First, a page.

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Books Books 1 - 10 of 165 on Soul of the age! The applause, delight, the wonder of our stage! My Shakespeare,....
" Soul of the age! The applause, delight, the wonder of our stage! My Shakespeare, rise! I will not lodge thee by Chaucer, or Spenser, or bid Beaumont lie A little further, to make thee a room: Thou art a monument without a tomb, And art alive still while... "
Notes and Queries - Page 256
1855
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The Dramatick Writings of Will. Shakspere: With the Notes of All ..., Volume 2

William Shakespeare, Samuel Johnson, George Steevens, John Bell - 1788
...against them ; and, indeed, Above the ill-fortune of them, or the need : I, therefore, will begin : — Soul of the age, The applause, delight, the wonder of our stage, My Shakspere, rise ! I will not lodge thee by Chaucer, or Spenser ; or bid Beaumont lie A little further,...
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Poems, with illustrative remarks [ed. by W.C. Oulton]. To which is prefixed ...

William Shakespeare - 1804
...this couplet goes as far in panegyric as can be justified. A little furiher, to make thee a room ; Thou art a monument without a tomb: And art alive still, while iliy book doth live, And we have wits to read, and praise to give.* That I not mix ihee so, my brain...
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The Critical Review, Or, Annals of Literature

Tobias George Smollett - English literature - 1808
...ever writ in brass ; But since he cannot, reader look, Not on his picture, but his book/ — — ' Soul of the age, The applause, delight, the wonder of our stage, My Shakespeare rise! I will not lodge thee by Chancer or Spenser; or bid Beaumont lie A little further,...
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The Cabinet: Or, Monthly Report of Polite Literature, Volume 4

1808
...For instance, While I confess tby writings to be such As neither man, nor muse, can praise too much. Soul of the age, The applause, delight, the wonder of our stage. Triumph, my Britain ! thou host one to shew, To whom all scenes of Europe homage owe. He was not of...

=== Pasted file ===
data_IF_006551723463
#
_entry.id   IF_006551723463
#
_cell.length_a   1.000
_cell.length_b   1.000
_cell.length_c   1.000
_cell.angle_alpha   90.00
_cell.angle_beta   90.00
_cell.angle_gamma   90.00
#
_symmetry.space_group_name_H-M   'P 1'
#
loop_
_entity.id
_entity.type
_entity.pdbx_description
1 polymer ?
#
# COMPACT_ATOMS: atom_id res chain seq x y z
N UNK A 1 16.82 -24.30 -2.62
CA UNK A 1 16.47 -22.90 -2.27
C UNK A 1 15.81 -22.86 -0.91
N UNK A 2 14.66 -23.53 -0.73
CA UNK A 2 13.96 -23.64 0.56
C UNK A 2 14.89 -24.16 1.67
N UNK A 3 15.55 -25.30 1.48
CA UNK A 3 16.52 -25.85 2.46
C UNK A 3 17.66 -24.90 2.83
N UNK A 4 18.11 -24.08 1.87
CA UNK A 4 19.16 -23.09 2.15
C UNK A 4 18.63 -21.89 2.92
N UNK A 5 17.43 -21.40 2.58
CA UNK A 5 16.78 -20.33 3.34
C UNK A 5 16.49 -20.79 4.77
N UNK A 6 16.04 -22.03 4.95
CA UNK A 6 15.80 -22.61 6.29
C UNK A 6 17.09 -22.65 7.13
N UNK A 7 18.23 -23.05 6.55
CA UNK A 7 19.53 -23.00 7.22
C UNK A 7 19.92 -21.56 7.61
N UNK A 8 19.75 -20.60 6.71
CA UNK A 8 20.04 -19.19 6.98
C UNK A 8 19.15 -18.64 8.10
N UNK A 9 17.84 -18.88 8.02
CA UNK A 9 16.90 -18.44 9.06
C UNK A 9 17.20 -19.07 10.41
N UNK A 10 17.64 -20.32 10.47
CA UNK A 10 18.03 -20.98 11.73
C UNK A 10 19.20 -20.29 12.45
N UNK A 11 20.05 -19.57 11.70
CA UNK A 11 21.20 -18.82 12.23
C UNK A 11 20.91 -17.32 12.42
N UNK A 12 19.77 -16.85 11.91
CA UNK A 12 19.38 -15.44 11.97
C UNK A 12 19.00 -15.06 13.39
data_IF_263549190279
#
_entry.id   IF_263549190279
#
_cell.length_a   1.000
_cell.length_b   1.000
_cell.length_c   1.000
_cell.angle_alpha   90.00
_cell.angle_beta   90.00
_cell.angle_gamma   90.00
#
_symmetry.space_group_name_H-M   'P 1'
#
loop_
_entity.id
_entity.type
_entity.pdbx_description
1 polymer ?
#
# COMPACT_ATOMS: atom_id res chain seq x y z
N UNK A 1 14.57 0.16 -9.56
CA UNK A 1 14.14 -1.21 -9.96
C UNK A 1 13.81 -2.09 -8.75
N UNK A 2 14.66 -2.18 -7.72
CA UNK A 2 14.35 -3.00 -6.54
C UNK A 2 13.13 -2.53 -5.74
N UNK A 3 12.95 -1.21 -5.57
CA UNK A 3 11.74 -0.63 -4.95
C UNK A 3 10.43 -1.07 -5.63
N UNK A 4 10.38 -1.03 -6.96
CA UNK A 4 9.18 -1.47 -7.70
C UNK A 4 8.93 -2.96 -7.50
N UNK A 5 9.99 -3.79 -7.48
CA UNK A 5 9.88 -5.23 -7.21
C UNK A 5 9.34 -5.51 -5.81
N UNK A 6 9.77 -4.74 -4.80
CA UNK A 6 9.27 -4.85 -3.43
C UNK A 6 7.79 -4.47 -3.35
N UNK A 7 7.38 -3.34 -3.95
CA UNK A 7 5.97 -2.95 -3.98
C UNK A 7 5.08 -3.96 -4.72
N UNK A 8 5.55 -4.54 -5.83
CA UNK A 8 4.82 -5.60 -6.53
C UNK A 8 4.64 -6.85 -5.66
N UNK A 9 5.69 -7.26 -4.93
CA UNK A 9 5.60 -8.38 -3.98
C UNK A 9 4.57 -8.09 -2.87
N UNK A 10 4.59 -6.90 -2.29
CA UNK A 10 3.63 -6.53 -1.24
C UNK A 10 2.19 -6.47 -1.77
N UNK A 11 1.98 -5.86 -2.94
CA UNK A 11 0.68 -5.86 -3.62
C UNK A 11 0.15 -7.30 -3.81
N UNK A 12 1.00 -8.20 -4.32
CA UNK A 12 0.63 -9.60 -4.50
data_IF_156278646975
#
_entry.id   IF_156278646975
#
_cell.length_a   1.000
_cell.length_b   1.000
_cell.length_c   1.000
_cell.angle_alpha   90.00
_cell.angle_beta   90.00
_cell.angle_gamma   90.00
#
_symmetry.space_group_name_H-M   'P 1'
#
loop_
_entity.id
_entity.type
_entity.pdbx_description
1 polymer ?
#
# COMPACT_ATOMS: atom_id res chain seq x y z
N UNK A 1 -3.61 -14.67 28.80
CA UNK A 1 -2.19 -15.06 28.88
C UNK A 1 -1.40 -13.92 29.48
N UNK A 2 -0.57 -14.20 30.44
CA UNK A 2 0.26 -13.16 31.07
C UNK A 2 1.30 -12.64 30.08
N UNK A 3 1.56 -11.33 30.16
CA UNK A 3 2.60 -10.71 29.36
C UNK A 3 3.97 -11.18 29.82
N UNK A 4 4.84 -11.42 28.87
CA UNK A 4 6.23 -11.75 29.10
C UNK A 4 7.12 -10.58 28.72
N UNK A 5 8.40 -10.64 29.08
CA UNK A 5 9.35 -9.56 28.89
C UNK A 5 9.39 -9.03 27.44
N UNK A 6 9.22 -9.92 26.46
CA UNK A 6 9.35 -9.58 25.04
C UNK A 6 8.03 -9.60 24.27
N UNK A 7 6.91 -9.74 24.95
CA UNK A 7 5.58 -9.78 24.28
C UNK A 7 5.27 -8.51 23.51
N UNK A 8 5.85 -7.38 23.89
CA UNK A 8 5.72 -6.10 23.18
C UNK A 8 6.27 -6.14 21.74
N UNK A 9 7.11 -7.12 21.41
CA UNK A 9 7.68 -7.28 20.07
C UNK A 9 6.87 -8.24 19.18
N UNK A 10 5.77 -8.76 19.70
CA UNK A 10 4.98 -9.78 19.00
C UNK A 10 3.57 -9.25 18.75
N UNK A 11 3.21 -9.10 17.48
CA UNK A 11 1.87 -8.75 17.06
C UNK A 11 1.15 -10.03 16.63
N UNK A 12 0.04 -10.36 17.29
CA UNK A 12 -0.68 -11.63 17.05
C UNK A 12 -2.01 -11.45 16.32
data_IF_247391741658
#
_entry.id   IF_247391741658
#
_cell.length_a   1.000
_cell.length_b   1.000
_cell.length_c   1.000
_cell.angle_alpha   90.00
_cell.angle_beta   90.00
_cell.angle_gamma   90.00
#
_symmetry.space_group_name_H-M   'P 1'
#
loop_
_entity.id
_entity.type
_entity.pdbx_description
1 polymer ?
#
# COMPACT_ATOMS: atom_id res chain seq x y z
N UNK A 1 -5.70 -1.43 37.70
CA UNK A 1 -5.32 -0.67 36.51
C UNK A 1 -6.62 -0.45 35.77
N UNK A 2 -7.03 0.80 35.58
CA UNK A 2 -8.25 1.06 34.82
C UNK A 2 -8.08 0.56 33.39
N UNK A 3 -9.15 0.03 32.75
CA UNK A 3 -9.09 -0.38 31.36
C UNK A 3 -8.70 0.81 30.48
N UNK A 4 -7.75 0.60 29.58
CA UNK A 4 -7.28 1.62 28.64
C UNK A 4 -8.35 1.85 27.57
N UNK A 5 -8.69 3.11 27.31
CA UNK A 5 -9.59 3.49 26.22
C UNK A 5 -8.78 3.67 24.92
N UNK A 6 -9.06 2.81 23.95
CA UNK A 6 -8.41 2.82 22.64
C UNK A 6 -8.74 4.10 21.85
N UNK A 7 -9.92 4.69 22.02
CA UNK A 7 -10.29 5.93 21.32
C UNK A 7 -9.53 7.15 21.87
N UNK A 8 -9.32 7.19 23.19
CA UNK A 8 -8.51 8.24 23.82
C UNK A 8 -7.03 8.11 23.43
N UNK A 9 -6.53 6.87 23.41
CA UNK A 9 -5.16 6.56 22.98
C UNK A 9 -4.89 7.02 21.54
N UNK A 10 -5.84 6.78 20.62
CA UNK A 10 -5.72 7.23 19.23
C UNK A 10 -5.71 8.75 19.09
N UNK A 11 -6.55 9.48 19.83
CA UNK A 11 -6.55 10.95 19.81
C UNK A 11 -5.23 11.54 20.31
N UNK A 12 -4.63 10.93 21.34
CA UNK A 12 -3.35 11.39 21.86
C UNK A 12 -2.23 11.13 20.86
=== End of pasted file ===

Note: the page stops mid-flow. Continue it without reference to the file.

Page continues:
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The Works of Ben Jonson...: With Notes Critical and Explanatory ..., Volume 8

Ben Jonson, William Gifford - 1816
...proof against them, and, indeed, Above the ill fortune of them, or the need. I therefore will begin : Soul of the age! The applause! delight! the wonder of our stage! My SH AK.SPEARE rise ! I will not lodge thee by Chaucer, or Spenser, or bid Beaumont lie A little further...
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The Plays and Poems of William Shakspeare: With the Corrections ..., Volume 1

William Shakespeare, James Boswell, Edmond Malone, Samuel Johnson, Alexander Pope, Mr. Theobald (Lewis), Sir Thomas Hanmer, William Warburton, George Steevens, Edward Capell, Isaac Reed - 1821
...against them ; and, indeed, Above the ill fortune of them, or the need : I, therefore, will begin : — Soul of the age, The applause, delight, the wonder of our stage, My Shakspeare, rise ! I will not lodge thee by Chaucer, or Spenser; or bid Beaumont lie A little further,...
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The Dramatic Works of William Shakespeare: Life of Shakespeare. Seven ages ...

William Shakespeare, Samuel Weller Singer, Edmond Malone, Charles Symmons - 1826
...not lodge thee by Chaucer, or Spenser, or bid Beaumont lie A little further, to make thce a room : Thou art a monument without a tomb, And art alive still, while thy hook doth live. And we have wits to read, and praise to give. That I not mix thcc so, my brain excuses,...
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Proceedings ... from ... 1819, to January, 1829 [ed.] by a member of the club

Shakespeare club Sheffield - 1829
...will not lodge thee by Chaucer, or Spenser, or bid Beaumont lie A little further, to make thee room ; Thou art a monument without a tomb, And art alive still while thy works do live,And we have wit to read, and praise to give." — (Applause.) The Chairman then animadverted...
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The dramatic works and poems of William Shakespeare, with notes ..., Volume 1

William Shakespeare, Samuel Weller Singer, Charles Symmons - 1831
...will not lodge thee by Chaucer, or Spenser, or bid Beaumont Ho A little further, to make thee a room : jesting! [Tlte men hide themselivs.] Lie thou there : [throta down a letter] for hero com havo wits to read, and praise lo give. That I not mix thee so, my brain excuses, I mean with great,...
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Some Account of the English Stage: From the Restoration in 1660 to ..., Volume 8

John Genest - Theater - 1832
..." Drink to me only with thine eyes," &c. Underwoods — Jonson in his poem on Shakspeare says — " Soul of the age ! " The applause ! delight! the wonder of our stage \ " My Shakspeare rise 1 I will not lodge thee by " Chaucer, or Spencer, or bid Beaumont lie " A little...
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